The First Holy Communion is a rite of passage also known as the sacrament of the Holy Eucharist. It takes place after a child reaches the age of consent within the Catholic Church and have had his first confession. Children must believe in the doctrine of transubstantiation in order to experience communion, meaning that the consecrated bread and wine has become the body and blood of Christ. The communion symbolizes a child's decision to follow the teachings of the Catholic Church.
Parents of a child who is receiving her first Holy Communion traditionally invite family members, church members and close friends. If a party is being held after the communion, extend an invite to both the communion and the party at the same time. Invitations with a religious theme should be sent at least six weeks in advance. Details of both locations and times for both events should be included in the invitations, and ask for an RSVP if you're having a party so that you anticipate how many guests you need to accommodate.
Inclusion of People Outside the Congregation
It's okay to extend an invitation to loved ones who are not religious or who may be unfamiliar with the customs of the Catholic Church. If a lot of people are invited from outside the congregation, the priest should be told in advance. Since adults are invited to take communion after the ceremony for the children, guests need to know that only Catholics take communion, so others need to stay in their seat during this part of the service. It's polite to explain every part of the service to ensure that guests don't feel awkward or confused during the event.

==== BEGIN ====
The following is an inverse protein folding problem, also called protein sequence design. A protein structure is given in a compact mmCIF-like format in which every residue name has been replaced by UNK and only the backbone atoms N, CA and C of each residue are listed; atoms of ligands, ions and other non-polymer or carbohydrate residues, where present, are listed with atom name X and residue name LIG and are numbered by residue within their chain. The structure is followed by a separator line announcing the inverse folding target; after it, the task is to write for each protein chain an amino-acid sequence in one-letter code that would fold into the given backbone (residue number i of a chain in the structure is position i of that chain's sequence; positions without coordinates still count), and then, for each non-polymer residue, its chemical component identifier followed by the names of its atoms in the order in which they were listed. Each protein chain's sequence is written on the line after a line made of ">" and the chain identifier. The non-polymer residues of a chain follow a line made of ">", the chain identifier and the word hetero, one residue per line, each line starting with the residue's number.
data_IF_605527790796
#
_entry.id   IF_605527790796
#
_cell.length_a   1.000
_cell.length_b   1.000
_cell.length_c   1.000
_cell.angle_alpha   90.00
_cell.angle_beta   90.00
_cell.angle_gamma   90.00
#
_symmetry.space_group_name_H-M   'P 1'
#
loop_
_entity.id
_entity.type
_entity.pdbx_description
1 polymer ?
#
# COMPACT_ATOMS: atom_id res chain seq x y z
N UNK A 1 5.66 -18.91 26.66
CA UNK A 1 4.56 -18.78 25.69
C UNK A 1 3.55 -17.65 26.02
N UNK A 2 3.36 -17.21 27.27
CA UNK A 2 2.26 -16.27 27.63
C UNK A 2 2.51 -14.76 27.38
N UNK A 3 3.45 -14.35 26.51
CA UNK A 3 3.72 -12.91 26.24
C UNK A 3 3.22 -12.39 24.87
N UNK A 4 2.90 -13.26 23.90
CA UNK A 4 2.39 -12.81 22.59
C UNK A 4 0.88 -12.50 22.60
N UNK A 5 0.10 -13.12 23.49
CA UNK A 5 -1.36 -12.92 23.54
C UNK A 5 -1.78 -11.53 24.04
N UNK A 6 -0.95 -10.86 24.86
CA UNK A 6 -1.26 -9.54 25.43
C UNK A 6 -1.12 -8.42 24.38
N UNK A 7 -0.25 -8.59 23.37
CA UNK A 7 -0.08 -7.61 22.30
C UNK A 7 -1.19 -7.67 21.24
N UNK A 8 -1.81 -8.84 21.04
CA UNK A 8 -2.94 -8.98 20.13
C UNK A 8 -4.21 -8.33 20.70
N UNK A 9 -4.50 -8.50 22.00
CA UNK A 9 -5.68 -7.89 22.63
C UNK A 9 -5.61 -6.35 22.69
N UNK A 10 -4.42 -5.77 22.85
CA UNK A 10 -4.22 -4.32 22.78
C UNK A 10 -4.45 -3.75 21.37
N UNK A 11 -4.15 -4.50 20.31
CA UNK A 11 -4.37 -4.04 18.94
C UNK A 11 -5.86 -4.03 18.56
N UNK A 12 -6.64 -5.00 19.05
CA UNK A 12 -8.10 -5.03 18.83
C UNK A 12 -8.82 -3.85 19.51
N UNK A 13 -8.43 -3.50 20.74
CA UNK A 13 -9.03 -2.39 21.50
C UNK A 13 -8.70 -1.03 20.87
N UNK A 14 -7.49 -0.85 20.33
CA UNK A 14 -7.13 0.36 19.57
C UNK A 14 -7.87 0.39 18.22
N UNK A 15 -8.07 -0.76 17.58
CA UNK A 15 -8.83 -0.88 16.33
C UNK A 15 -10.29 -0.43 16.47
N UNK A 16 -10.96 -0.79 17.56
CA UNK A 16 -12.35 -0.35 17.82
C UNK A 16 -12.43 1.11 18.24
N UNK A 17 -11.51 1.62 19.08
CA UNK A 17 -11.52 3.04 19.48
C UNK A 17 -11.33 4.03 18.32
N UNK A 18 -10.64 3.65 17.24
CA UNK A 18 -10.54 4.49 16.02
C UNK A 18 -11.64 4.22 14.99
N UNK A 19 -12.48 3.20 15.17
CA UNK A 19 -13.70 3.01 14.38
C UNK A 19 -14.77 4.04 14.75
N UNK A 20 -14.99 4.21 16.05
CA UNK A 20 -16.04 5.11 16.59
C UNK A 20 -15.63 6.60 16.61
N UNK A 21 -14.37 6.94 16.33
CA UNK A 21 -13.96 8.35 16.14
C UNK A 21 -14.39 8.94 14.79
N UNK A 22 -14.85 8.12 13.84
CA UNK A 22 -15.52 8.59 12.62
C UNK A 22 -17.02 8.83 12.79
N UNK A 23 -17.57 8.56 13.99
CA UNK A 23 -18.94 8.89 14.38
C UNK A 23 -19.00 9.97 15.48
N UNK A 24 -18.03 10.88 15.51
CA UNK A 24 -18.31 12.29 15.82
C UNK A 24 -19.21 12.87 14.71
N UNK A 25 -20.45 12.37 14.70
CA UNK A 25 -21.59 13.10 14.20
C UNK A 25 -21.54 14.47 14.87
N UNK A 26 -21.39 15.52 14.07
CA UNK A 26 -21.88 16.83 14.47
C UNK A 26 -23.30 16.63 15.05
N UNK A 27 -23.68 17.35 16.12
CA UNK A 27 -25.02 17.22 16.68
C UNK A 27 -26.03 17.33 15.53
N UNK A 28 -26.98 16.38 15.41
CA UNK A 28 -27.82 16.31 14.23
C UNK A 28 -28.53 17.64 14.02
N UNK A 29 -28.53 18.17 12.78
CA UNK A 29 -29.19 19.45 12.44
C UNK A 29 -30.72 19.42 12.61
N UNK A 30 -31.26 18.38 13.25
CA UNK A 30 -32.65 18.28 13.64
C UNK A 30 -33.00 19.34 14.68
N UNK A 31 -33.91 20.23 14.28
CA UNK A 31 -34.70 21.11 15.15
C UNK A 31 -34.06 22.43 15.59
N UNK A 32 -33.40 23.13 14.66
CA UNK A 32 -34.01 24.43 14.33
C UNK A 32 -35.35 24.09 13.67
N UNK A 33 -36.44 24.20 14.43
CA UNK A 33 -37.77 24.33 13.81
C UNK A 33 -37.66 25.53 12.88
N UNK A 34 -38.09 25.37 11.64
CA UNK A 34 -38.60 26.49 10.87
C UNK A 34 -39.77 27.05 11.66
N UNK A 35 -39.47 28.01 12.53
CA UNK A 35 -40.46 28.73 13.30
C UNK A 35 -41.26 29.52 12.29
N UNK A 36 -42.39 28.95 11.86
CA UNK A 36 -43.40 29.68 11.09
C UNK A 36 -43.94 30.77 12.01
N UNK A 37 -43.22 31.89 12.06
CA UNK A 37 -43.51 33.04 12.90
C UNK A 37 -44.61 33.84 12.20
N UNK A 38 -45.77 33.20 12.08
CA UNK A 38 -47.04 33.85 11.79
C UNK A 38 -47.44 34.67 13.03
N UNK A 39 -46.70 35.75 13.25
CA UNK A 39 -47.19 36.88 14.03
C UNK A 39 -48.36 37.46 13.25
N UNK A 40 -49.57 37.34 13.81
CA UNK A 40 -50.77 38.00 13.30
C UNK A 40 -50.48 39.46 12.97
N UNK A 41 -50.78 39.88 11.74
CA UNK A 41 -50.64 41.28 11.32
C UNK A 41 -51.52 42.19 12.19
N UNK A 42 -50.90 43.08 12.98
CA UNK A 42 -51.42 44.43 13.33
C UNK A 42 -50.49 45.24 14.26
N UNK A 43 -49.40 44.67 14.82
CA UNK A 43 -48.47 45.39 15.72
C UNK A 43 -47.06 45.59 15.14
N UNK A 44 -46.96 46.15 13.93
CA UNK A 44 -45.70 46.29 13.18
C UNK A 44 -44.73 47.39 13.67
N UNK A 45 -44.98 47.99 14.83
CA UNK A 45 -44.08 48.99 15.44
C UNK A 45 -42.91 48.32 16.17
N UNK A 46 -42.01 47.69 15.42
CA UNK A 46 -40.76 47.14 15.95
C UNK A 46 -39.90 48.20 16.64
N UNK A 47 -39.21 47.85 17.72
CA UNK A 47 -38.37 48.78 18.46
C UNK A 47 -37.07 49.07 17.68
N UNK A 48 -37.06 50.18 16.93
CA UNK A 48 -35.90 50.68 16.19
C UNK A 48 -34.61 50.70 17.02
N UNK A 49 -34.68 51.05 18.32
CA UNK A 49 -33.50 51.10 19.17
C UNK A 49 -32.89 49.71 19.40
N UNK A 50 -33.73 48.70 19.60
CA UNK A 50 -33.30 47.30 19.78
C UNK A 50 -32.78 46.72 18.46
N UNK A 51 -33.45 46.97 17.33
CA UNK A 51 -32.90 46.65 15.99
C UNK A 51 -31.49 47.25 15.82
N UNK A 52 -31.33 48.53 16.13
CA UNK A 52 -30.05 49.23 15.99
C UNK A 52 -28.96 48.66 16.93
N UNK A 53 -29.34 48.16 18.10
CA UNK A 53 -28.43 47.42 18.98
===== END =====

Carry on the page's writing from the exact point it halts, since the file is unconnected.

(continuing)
Little girls traditionally wear white dresses with a veil to receive their First Holy Communion, while little boys in the US wear suits for the occasion. Guests must be dressed respectfully as well. While formal attire is not required for those in attendance, dressing up for the ceremony is traditional. Guests should never wear tennis shoes, flip flops, short skirts, bare midriffs, low-cut tops or hats.
Thinking of Others
A cell phone must be turned off at all times during the Holy Communion. Personal conversations should be completed before entering the church, and chatter must be avoided during the service.
It's customary to give presents to a child for her First Holy Communion. Rosary beads, Bibles, religious medals and jewelry are common presents. Since the gifts commemorate on a big event in a child's life, it should be something meaningful. A big present is more appropriate than multiple small gifts.
Encouraging the Child
This is a time to celebrate the joy of faith. When speaking to the child at the First Holy Communion or at the party afterward, be encouraging. Talk about the positive feelings of being in a state of grace. Asking the child's opinion about matters of faith may help you know what she's ready to hear.
- New Advent: Communion of Children
- Holy Spirit Catholic Church: Communion Etiquette
- Vatican Insider: Salesian Rules of Etiquette for Communions and Confirmations
- EWTN: Decree on First Communion
- The Vatican: A Letter from the Vatican: First Penance, First Communion
- Catholic Answers: Who Can Received Communion?
- JMP Style: Parents Behaving Badly at a First Holy Communion
- First Eaters: First Holy Communion
- Catholic News Agency: Pope Urges Careful Preparation for First Communion
- First Holy Communion; Mark Allen
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